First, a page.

Stopping the rumor mill

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In the wake of national tragedy, school officials are working to prevent threats before they happen in local schools. Across the country and right here in Texoma, schools are investigating violent threats in their own hallways.

School administrators say after national incidents like the tragedy at Virginia Tech or the Columbine shooting from a few years ago, the incidents sometimes spur incidents at their schools. They hear rumors, and sometimes threats from inside their school buildings.
They say they must take each incident seriously.

"Schools are very conscious of any comments that may supposedly or really be made, any perceptions of any rumors," said Terry James, Durant Schools superintendent.
James says they've heard rumors of violence at Durant High School this week and fully investigated everything they heard.
While it may be a student joking around it's a serious matter every time.
"Students can't make those; they can't make those innocent remarks. They cannot be viewed as harmless. They may be immature, but they can't be viewed as rumors," James said.

Law enforcement officers say each time they hear a threat they're called to investigate. Most of the time it's a hoax and anyone making careless remarks could face serious consequences.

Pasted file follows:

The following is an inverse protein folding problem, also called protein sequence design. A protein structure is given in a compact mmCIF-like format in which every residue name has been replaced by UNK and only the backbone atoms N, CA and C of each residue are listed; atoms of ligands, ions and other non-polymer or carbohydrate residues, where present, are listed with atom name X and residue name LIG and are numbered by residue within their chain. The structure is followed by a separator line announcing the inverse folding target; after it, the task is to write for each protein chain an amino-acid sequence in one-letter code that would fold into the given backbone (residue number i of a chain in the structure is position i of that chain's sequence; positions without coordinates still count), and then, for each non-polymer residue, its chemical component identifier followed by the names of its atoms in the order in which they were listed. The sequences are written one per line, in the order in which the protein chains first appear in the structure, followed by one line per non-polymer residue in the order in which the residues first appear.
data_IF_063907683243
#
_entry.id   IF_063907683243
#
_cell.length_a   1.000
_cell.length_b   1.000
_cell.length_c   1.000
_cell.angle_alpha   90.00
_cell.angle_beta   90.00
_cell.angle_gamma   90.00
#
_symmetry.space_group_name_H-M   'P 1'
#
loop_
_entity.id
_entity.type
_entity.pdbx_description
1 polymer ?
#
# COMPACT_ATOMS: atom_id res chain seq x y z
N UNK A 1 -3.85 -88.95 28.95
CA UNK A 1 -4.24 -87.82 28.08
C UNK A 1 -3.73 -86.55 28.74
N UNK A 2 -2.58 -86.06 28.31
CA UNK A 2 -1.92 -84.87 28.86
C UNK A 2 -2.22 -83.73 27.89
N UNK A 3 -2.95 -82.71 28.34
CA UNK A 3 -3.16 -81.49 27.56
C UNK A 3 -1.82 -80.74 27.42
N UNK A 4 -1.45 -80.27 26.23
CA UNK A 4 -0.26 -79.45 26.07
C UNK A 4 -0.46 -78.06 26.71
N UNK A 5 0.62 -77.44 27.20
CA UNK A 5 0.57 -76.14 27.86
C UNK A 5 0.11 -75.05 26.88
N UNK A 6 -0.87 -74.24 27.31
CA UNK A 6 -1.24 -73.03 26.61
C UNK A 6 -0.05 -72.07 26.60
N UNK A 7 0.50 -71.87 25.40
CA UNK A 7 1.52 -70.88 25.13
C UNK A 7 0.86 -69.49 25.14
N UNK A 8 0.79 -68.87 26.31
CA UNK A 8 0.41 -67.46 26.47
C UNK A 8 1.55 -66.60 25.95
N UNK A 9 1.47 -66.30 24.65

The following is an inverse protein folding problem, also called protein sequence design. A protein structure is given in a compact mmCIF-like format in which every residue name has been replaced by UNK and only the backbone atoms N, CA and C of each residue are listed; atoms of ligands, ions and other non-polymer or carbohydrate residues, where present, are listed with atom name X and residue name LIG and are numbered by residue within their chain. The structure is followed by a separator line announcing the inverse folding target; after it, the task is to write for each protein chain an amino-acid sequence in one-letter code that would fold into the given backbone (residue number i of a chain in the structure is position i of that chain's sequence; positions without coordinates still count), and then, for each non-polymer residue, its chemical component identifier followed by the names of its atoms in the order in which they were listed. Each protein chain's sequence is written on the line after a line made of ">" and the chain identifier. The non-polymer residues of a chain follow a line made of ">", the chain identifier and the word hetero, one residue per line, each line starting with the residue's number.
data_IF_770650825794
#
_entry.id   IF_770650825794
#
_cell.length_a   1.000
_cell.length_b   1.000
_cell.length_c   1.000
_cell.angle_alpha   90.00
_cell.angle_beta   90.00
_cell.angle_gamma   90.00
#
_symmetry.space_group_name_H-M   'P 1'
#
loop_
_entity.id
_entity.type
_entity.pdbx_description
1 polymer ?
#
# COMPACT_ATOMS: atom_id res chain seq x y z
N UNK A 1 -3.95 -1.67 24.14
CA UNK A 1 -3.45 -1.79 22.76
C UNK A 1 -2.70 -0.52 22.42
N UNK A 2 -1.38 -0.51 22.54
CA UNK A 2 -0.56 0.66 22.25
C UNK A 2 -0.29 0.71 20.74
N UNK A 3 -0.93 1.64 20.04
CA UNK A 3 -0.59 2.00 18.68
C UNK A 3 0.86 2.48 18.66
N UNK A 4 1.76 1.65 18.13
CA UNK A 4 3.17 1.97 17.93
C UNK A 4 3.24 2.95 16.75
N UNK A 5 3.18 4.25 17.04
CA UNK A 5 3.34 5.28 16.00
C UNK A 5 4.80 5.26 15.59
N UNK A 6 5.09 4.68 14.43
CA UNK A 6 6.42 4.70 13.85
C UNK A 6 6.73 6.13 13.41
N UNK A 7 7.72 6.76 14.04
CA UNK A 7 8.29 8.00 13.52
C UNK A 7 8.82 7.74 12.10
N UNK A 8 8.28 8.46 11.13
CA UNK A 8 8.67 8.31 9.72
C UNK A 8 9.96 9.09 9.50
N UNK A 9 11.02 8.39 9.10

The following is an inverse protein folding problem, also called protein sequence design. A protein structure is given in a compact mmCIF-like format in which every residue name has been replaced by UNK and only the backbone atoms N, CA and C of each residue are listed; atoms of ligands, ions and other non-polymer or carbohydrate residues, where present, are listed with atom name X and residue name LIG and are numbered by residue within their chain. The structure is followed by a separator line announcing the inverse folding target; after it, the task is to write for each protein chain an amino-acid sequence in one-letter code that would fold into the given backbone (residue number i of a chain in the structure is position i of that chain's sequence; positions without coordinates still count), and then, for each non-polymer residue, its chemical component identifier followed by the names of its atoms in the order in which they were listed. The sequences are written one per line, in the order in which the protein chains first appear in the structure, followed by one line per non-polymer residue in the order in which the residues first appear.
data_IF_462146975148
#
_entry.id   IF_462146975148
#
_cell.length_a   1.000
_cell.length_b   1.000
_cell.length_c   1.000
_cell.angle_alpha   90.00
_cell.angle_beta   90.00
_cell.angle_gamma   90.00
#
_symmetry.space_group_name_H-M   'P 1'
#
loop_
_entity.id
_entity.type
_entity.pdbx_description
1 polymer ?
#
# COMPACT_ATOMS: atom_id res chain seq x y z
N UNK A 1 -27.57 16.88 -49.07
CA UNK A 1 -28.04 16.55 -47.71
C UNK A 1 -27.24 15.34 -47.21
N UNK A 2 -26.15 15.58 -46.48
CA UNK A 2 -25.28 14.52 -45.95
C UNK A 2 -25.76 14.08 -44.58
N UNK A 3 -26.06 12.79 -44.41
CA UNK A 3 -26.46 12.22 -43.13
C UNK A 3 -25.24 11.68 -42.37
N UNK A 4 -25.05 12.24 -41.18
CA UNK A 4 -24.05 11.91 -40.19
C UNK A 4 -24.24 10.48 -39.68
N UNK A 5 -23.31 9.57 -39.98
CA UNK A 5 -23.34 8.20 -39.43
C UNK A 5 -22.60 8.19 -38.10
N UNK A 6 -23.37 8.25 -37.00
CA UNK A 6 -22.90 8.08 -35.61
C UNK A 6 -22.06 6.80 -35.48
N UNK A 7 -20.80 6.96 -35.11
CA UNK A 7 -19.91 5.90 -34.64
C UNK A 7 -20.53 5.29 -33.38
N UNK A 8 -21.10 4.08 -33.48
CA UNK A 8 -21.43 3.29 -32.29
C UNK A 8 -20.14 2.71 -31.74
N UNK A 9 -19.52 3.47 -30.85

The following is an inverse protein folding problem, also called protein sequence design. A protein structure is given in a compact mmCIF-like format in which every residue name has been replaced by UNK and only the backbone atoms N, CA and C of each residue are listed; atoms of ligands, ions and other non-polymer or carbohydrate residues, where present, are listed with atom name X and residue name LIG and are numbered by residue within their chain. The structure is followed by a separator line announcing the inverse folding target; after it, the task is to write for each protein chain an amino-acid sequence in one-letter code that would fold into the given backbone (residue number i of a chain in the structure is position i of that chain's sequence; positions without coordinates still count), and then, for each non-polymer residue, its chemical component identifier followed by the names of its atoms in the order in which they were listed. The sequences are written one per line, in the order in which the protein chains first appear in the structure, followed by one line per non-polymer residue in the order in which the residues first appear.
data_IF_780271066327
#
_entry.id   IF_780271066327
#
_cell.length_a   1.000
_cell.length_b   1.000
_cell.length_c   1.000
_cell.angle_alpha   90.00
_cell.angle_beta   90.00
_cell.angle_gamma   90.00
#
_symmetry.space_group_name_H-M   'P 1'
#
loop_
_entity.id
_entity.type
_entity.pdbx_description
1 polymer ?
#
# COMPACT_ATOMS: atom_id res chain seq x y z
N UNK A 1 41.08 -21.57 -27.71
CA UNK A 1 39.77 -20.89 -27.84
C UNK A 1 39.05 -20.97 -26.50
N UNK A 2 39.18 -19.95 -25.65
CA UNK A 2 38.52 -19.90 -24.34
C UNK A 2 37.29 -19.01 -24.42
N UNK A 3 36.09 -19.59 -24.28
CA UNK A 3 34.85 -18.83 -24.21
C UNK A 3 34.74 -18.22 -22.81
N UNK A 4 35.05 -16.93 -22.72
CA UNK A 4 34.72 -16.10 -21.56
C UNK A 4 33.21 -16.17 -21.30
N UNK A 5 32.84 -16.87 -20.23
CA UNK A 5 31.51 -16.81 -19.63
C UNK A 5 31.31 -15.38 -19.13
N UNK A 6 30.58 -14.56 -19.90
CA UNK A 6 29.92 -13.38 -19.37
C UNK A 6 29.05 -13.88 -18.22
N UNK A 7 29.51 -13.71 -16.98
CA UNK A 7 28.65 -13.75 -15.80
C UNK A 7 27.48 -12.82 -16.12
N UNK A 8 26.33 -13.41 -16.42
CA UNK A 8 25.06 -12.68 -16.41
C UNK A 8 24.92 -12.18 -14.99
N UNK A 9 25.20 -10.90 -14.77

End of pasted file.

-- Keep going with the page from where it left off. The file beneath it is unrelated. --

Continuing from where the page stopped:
"There are charges that can be filed on them for falsifying reports of bomb threats, things of that nature. It is illegal, and it is a crime to report things falsely," said Lt. Johnny Rutherford, of the Durant police dept.

Durant school administrators say they have 32 security cameras installed throughout the school and keep most of their door locked during the school day as a daily precaution.

While it's difficult to keep the rumors at bay, students could be suspended or expelled for making false threats.
"Be aware of the potential consequences. And we do that in many areas: if you don't study here's what's going to happen. If you get involved with drugs or alcohol here's what's going to happen. If you do anything to threaten the safety and security of anybody you need to understand the potential consequences," James said.

While administrators say there are consequences for making fake threats, they want to stress the importance of letting someone know anytime you have information about a potential threat.

Durant isn't alone this week: rumors of threats have been circulating and several other schools in both Oklahoma and Texas.

School officials say they'd much rather investigate a rumor that turns out to be false, than deal with tragedy later. If you know about a potential threat at a school near you, school administrators say they encourage parents to contact them to learn about the status of an investigation, and the validity of any threat made.

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